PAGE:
Both pitches are important in different ways. López uses the slider predominantly against right-handed batters and the change (with a curve sprinkled in) against lefties. Unfortunately, the slider that López really developed and learned to handle last year was not being duplicated in the first half of 2019. The change, which was López’s worst-rated pitch coming up in the minors, also took a huge dive during the first half of the year. So in effect, Lopez did not have his “out” pitches against both sides of the plate for the first half, for the most part (yes, there was that one 14-strikeout game, where everything clicked).

Because López uses the slider mostly against right-handed batters, if it isn’t on, he will struggle mightily against them. The same thing happens with the change against lefties, and that failure of his out pitches has led to his inconsistent season. When a changeup or slider isn’t good that day, López’s fastball usage skyrockets, which means more well-hit baseballs and more runs allowed.

So far in the second half, López has been much better, but he is still showing that he is far away from being a top-of-the-rotation starter.

López’s first three games out of the break was the best stretch of pitching since last season. Why was it so good? Well, the fastball location we already discussed played a huge part, but the change and the slider also were fantastic. Using Pitch Info’s value statistic, López’s change and slider were positively rated in each game. That success with both pitches led to a 2.16 FIP and 3.06 xFIP over those 21 innings.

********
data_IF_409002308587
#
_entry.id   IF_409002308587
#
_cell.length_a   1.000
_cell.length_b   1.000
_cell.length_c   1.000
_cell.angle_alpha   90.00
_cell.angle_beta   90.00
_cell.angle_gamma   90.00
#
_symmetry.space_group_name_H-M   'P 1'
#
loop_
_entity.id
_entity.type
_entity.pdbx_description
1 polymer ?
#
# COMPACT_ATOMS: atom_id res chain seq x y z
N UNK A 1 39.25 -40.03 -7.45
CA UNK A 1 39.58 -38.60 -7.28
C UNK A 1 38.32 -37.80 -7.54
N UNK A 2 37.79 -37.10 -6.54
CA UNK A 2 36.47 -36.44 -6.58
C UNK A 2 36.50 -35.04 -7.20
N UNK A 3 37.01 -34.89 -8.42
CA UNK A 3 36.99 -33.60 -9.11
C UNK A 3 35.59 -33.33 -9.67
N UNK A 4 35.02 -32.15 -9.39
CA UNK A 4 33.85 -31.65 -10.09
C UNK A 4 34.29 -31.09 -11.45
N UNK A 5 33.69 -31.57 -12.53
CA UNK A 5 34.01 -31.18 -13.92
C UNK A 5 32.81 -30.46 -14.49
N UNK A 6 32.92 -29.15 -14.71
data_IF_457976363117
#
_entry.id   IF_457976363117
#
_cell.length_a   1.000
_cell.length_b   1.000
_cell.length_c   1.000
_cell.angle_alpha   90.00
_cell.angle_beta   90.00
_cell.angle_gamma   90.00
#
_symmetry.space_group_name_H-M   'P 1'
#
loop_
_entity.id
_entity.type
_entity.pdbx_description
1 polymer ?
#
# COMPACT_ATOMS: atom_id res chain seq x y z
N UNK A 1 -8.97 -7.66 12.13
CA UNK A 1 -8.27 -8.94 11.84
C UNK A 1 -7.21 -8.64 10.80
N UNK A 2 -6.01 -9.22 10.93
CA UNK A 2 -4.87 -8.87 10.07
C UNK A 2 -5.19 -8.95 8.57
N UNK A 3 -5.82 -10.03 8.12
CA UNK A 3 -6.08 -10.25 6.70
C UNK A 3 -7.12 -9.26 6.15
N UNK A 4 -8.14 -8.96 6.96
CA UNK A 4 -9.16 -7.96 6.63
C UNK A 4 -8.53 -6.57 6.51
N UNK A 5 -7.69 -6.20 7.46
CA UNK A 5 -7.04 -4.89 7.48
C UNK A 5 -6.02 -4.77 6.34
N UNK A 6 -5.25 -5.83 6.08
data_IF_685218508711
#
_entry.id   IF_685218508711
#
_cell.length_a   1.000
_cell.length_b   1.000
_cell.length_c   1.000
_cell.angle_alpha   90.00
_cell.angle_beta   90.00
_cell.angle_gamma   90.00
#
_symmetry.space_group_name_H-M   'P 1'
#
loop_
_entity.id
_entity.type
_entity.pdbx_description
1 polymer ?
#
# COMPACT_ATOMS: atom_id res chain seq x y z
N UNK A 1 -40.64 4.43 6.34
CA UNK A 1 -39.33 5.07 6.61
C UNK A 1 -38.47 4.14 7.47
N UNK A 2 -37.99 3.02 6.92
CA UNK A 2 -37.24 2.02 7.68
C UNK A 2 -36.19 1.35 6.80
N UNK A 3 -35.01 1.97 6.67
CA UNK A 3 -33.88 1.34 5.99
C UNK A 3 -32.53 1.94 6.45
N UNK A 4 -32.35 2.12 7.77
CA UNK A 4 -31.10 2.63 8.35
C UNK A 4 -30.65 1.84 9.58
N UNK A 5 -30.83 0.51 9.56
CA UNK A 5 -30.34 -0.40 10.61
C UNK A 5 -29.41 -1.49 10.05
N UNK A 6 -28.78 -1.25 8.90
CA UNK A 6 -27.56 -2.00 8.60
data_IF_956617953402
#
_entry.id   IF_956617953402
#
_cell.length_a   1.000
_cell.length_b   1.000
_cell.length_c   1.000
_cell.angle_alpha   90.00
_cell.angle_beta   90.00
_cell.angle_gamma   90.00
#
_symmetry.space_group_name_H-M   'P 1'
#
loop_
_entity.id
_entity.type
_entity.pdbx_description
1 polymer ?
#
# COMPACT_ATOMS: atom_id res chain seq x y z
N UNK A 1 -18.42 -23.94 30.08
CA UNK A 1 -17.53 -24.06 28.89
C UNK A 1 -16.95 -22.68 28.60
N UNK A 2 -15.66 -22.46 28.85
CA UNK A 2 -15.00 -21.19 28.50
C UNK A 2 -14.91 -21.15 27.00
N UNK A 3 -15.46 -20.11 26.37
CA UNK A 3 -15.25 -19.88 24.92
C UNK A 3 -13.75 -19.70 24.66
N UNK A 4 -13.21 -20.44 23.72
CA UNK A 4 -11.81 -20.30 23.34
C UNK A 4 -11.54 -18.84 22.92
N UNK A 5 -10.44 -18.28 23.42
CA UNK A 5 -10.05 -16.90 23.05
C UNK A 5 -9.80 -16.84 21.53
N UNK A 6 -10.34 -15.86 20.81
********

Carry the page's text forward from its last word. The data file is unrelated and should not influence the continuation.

The next three starts, though still good and much better compared to López’s pre-July starts, were inconsistent because the off-speed and breaking pitches were not simultaneously good during the same start. One day, the change was great and López was confident in it, so he was much better against lefties that day — but the slider was bad or he was just not using it, so right-handed batters got to him, and vice-versa when the slider was good and the change was bad.

However, because at least one of his out pitches were good, López had good results. He had a 2.65 ERA from July 30 to August 10, but a peripheral stat “saw” a problem during that stretch, with a 6.19 xFIP.

That xFIP spelled doom, and over a two-start stretch from August 15-20, López reverted back to what he was in the first half of this season: bad. His FIP was 5.85, and he had an ERA at 6.35 (that should have been worse because of four unearned runs) over those two starts. The change was awful in the first start, and the slider did not have a positive impact. In the second start, López’s change was better, but the curveball (the other pitch López uses against lefties) was terrible and the slider was also bad. So for the second straight start, López got crushed because his out pitches were not working against their respective batters.

To his credit, in his last start, López did rebound nicely, sort of. He went five no-hit innings because his fastball and slider combination was working very well. However, his changeup was so bad he only used it at a 2.5% rate, so he was really only throwing a fastball against lefties. Thankfully, the four Texas Rangers left-handed batters couldn’t catch up to that fastball despite the team being able to get López into some pitch-count trouble.